If you’ve been listening to my podcasts for any length of time, you know how how important I think grace is. What a marvelous and awesome (in the true sense of the word) gift is grace. To receive forgiveness and favor from a righteous and holy God, not through my efforts at all, but because of the shed blood of his sinless son, is something that, when I think of it, I am often driven to my knees in thanksgiving.
Grace is something that we do not at all deserve. There is nothing that I can do to deserve it, nothing that I can do to earn it. If I worked my entire life, 24/7, doing nothing but good works, I would still not deserve God’s favor. Grace is the gift of God. But it is a gift, bought and paid for by our Savior, Jesus Christ.
But here’s the thing. We who are the recipients of this most valuable gift the Universe has ever seen, often take this grace for granted. When we sin, we hardly give any thought at all to our, “Forgive me Lord” confessions.
As a dad, there were so many times when my kids were young, that one kid would do something to the other that, when I found out, needed to be apologized for. I would tell the offending child, “Apologize to your brother.” And he’d say, “Sorry” in one of those voices that said, “I’m not really sorry, but Dad’s making me say it.”
This is often how I think we ask forgiveness of God. “Forgive me Lord. I blew it again.” But there is no real remorse. Of course, God knows the heart. And if there is no remorse, He is not impressed by your false confession.
But even if we are truly remorseful, many times we give scant thought to what it cost Jesus to buy our forgiveness. And we rarely do anything more than ask for forgiveness. We don’t, to use an old but meaningful word, *lament* over our sin.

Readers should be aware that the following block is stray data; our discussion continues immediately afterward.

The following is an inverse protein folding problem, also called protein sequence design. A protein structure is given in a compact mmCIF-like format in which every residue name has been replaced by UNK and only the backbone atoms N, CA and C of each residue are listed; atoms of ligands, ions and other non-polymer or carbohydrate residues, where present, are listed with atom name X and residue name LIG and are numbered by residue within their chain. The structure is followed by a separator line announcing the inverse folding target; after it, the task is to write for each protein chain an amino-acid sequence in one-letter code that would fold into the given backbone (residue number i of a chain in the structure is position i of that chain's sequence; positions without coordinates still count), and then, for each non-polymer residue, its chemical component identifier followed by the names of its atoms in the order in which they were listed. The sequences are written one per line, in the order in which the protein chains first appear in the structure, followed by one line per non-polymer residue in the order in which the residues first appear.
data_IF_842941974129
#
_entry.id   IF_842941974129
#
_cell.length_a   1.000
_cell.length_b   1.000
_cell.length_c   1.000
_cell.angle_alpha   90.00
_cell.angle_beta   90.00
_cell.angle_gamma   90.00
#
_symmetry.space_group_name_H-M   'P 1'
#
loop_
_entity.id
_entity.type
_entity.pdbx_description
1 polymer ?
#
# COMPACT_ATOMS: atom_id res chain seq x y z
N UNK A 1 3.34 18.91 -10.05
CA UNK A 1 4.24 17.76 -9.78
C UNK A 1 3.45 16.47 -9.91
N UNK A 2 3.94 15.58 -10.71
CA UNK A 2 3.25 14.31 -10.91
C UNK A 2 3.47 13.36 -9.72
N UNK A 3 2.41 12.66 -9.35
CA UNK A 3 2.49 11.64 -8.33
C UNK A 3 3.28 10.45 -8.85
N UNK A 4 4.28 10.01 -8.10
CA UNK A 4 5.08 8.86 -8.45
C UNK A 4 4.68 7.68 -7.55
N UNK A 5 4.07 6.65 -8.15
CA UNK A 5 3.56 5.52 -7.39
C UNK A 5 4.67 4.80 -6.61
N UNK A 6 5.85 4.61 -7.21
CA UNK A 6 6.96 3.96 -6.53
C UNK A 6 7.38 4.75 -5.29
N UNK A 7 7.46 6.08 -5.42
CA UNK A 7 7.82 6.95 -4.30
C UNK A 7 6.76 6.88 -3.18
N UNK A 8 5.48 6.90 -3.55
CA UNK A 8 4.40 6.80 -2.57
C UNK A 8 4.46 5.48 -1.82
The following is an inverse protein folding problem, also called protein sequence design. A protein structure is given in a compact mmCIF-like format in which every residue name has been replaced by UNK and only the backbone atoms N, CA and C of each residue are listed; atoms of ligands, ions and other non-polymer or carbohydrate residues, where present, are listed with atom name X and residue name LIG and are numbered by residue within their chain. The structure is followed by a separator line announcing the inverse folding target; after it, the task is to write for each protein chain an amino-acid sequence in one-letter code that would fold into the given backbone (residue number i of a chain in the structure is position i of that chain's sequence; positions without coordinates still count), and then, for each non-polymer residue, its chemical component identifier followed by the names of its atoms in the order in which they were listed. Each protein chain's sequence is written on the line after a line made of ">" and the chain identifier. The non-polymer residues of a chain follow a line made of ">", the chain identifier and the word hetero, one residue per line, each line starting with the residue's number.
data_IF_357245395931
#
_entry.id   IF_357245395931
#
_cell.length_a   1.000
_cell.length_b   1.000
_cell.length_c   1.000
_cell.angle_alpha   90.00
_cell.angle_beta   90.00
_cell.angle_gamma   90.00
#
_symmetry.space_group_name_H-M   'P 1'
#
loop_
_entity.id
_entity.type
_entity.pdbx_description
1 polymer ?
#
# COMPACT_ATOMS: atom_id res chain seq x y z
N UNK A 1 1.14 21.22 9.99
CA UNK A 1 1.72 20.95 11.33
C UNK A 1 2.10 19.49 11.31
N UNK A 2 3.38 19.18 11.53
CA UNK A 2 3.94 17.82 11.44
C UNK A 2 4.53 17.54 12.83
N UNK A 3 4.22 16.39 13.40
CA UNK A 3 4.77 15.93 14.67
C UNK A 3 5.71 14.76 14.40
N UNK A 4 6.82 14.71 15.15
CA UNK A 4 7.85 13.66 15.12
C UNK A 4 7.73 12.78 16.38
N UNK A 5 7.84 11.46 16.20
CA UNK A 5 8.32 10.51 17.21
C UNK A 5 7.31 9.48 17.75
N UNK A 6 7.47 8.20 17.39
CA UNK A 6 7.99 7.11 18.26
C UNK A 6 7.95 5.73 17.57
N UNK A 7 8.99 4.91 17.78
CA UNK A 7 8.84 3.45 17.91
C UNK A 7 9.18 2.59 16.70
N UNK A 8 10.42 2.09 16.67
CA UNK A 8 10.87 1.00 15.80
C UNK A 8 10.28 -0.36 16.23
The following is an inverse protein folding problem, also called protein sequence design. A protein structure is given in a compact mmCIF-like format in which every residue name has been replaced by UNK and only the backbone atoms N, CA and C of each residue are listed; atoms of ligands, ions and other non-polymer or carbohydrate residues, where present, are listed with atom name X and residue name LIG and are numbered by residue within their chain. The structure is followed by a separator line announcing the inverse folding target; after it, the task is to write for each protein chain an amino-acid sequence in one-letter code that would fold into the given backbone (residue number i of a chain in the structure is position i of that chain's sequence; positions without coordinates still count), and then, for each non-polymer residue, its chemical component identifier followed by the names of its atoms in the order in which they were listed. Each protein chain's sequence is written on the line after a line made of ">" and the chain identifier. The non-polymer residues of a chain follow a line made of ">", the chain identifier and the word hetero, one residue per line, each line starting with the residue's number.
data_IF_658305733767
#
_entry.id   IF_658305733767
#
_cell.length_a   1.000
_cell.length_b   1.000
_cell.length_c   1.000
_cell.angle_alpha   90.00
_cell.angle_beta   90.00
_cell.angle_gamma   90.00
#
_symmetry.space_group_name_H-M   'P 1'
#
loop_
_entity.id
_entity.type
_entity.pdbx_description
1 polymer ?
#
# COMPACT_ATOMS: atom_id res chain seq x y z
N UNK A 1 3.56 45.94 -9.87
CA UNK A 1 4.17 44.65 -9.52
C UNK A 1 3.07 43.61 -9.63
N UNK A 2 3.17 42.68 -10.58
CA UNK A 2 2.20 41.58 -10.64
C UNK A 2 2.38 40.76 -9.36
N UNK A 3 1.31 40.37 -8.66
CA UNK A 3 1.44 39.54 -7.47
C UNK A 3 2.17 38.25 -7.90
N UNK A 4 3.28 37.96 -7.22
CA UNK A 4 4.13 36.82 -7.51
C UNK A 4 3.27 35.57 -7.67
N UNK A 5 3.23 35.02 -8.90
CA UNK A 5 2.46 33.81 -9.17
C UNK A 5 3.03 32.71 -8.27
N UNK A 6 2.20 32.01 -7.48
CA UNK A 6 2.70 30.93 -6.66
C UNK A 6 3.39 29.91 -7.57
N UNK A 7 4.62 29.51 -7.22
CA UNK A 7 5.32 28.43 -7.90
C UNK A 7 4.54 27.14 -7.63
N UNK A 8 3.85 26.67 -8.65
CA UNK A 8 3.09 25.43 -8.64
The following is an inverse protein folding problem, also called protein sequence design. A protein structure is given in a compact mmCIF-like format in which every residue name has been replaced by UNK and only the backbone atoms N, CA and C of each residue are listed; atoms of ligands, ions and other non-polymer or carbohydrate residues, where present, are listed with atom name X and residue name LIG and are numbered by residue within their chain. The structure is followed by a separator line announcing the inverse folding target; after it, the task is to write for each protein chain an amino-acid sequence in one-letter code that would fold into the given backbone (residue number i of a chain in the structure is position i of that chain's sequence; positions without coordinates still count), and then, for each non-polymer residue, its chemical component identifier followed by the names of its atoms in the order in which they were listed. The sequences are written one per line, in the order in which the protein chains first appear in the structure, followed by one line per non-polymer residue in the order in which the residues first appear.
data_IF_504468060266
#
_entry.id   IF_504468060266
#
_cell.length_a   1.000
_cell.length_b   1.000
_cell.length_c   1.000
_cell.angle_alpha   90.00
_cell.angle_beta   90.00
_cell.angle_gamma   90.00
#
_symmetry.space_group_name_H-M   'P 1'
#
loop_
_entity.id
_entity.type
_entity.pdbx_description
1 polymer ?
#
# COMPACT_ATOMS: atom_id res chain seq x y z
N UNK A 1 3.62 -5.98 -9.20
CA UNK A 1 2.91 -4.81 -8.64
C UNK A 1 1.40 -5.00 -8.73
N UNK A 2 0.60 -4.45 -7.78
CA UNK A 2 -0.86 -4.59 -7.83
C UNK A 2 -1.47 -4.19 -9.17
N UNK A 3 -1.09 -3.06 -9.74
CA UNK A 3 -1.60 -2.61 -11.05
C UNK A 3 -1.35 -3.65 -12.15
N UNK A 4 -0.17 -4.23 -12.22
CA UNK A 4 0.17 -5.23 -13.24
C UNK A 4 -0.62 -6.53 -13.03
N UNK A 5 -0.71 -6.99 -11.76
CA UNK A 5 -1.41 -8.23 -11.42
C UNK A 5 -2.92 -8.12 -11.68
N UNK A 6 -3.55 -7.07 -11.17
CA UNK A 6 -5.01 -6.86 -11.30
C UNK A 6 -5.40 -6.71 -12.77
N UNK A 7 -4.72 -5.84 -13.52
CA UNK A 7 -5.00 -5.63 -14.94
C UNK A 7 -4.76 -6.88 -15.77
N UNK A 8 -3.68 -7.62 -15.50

I think we cheapen grace when we don’t lament over our sin.
In the beginning of our first chapter today, 1 Samuel 7, we saw that Israel truly demonstrated their lament after Samuel told them what they should do to turn back to the Lord. They obediently got rid of their false idols, and they worshipped only the Lord. But they didn’t stop there.
When they met at Mizpah, where Samuel was to pray for them, they drew water from the well and poured it out as an offering to the Lord. On that same day they went without eating to show their sorrow, and they confessed they had been unfaithful to the Lord.
Not satisfied to just give lip service to their repentance, they actually did something concrete, something that required a sacrifice on their part. They truly wanted to show God that they really meant what they said.
Yes, God knew their hearts. But putting action where their words were was a way for them to really make an outward demonstration that they were on the level.
Let’s endeavor to never take God’s grace for granted. Let’s not cheapen grace with a flippant, “Sorry.”